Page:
Aerial view of Santorini island, Greece
© Amazing Aerial Agency/Offse
Santorini through the clouds
With its romantic sunsets, dazzling ocean views and whitewashed buildings on rocky clifftops, Santorini (aka Thera) is an island idyll in the Aegean Sea. But beneath this Greek island’s tranquility lies an explosive history, for this is the site of one of the largest volcanic eruptions in recorded history. The Minoan eruption, about 3,600 years ago, caused the centre of the Thera volcano to collapse into the ocean, leaving Santorini a jagged, crescent-shaped moon above the sea.
When the volcano blew its top, Santorini was home to a thriving outpost of the Minoan civilisation. A farming and fishing community had been established at Akrotiri on the island around 7,000 years ago, which had developed into a prosperous city built largely on trade. Akrotiri had paved streets, delicate pottery, a drainage system and multi-storey buildings.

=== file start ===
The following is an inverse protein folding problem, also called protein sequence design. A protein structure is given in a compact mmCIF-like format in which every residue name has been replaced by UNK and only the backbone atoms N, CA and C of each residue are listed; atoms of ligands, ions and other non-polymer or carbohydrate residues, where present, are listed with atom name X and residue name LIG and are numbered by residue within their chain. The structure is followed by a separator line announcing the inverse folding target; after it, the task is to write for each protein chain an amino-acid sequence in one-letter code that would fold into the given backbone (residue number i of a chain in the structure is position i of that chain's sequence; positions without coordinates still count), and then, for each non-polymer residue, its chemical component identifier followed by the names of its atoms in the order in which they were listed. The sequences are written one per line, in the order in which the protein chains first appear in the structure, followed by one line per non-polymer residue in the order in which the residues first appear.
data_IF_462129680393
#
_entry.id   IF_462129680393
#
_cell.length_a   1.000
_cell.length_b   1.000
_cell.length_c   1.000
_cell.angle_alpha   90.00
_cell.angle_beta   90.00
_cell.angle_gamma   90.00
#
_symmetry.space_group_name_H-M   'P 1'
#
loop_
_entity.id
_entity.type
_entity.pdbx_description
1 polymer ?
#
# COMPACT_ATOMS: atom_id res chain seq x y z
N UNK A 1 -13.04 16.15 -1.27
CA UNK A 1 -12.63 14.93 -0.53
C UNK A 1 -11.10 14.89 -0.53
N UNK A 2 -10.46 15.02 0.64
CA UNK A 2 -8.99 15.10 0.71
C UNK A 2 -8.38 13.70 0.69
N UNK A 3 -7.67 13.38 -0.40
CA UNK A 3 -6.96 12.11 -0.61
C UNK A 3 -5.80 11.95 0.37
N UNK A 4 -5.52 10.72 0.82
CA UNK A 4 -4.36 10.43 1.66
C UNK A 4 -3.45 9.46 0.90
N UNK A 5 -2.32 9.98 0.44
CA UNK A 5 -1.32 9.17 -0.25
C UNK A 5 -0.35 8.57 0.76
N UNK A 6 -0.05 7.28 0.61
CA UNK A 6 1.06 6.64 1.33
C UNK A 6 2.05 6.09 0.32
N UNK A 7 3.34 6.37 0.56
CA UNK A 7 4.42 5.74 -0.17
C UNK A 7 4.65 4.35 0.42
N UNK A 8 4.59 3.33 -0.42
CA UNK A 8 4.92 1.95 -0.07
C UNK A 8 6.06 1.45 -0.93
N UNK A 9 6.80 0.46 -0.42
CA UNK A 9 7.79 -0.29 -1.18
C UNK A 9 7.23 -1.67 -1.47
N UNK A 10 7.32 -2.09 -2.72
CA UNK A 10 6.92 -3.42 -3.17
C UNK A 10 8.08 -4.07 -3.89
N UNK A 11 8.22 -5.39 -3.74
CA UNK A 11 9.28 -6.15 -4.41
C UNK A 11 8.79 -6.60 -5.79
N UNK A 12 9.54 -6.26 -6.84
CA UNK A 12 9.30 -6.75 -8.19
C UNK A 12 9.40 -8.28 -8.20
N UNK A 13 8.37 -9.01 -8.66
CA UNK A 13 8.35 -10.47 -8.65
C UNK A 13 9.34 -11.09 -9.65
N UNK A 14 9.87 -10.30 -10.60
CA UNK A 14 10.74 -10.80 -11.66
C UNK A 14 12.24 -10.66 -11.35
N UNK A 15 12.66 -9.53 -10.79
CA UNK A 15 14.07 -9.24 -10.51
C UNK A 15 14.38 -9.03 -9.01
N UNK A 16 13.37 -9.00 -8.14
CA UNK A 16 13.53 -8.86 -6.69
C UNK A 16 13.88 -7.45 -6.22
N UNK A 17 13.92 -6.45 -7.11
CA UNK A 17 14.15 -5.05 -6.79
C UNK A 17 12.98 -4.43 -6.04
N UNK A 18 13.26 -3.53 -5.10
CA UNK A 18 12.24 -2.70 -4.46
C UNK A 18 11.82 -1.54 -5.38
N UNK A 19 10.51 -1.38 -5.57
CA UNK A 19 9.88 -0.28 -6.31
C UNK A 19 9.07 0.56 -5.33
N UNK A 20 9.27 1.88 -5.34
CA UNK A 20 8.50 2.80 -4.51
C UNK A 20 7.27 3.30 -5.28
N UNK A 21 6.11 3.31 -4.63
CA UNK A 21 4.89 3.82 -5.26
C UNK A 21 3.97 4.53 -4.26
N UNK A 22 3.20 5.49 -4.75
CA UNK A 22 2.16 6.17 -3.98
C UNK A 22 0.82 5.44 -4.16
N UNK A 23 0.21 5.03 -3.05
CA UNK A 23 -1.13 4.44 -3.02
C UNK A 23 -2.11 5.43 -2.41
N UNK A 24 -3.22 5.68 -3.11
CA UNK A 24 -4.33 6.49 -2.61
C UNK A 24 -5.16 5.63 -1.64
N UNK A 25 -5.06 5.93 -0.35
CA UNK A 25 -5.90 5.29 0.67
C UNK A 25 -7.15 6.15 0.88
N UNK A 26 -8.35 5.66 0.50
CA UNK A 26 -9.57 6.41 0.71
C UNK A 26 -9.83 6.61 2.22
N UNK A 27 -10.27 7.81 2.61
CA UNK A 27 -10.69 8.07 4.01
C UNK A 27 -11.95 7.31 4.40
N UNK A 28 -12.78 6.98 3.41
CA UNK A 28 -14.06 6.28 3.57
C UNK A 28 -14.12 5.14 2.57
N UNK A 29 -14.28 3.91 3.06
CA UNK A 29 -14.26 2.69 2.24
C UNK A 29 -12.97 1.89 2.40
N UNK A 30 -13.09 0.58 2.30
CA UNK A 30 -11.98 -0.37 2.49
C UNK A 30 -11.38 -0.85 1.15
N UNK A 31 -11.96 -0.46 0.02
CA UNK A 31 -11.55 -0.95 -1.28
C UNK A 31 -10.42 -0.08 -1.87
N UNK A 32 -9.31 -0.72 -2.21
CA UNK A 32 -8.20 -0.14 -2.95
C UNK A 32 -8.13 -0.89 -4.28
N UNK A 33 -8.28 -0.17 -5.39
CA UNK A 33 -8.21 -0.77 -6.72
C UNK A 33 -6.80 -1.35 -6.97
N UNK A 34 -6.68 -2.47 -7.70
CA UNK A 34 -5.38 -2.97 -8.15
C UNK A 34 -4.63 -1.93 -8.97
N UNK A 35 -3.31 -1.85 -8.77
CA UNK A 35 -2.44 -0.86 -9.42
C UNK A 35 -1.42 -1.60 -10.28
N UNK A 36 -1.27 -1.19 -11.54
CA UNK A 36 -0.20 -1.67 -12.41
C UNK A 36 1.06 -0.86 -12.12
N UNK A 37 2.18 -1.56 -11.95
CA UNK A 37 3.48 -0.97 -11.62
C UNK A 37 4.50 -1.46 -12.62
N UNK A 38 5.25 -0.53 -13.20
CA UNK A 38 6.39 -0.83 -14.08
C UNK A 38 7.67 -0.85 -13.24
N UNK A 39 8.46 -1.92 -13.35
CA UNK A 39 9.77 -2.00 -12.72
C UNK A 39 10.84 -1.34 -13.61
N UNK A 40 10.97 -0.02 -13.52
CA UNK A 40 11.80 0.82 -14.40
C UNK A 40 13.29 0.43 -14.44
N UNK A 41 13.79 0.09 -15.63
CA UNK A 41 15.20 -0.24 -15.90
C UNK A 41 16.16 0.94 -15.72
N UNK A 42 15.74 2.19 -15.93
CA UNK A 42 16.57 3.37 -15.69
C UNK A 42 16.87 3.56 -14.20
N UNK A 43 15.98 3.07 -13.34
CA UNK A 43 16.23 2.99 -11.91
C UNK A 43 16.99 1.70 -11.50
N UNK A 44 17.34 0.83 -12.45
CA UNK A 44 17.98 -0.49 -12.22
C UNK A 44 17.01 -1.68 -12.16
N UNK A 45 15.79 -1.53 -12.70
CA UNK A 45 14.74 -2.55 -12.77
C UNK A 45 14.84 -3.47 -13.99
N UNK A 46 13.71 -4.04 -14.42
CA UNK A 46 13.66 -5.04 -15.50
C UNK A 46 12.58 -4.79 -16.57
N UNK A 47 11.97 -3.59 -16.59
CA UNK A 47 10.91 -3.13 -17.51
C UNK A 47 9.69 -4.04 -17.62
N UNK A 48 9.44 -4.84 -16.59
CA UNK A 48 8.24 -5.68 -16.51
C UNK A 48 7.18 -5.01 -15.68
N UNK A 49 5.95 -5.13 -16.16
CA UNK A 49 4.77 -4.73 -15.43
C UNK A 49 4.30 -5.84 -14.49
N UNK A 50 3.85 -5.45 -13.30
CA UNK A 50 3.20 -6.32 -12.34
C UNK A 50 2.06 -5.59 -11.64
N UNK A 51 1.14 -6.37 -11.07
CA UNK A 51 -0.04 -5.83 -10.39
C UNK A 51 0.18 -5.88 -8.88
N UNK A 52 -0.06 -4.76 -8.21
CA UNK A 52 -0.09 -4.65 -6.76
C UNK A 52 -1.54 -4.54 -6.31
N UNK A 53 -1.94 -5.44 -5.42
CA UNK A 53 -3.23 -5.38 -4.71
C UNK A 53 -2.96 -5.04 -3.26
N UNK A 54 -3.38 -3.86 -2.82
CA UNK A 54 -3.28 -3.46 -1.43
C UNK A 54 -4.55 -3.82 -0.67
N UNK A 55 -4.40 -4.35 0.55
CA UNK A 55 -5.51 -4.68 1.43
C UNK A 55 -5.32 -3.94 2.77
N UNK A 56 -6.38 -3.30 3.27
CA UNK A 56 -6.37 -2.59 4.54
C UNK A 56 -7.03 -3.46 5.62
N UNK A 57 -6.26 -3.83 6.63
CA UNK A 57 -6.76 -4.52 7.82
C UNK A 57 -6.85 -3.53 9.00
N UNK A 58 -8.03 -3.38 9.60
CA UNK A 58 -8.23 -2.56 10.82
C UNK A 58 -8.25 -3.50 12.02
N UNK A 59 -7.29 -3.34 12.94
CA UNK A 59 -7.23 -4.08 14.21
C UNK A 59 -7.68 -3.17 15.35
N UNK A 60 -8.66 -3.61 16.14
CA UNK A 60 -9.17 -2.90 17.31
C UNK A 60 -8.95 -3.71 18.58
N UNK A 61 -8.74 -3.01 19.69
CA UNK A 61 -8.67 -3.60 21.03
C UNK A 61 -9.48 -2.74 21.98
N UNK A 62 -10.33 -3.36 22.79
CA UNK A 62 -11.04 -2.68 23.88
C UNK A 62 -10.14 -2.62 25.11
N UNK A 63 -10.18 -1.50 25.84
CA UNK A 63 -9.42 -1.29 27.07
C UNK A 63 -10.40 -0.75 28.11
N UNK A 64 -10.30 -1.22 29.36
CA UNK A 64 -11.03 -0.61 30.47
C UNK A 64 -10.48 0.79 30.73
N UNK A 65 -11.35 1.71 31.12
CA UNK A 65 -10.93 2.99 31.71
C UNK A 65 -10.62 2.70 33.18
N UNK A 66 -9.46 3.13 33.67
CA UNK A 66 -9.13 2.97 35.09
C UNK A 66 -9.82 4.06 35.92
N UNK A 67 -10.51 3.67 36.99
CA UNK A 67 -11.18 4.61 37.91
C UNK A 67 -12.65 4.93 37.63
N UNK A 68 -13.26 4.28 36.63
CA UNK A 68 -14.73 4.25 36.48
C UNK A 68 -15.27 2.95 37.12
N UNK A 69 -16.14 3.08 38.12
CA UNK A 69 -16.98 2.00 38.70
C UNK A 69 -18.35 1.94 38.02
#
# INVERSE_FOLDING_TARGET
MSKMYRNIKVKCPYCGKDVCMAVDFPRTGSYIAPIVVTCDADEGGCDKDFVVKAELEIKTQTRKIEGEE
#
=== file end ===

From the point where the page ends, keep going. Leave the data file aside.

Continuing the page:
But its fortunes ended abruptly. The Minoan eruption buried the city in pumice and ash. Extensive archaeological excavations began in 1967, revealing artefacts that were remarkably well preserved by the volcanic material; particularly the elegant, colourful frescoes. It seems Santorini has always been a site for beautiful things.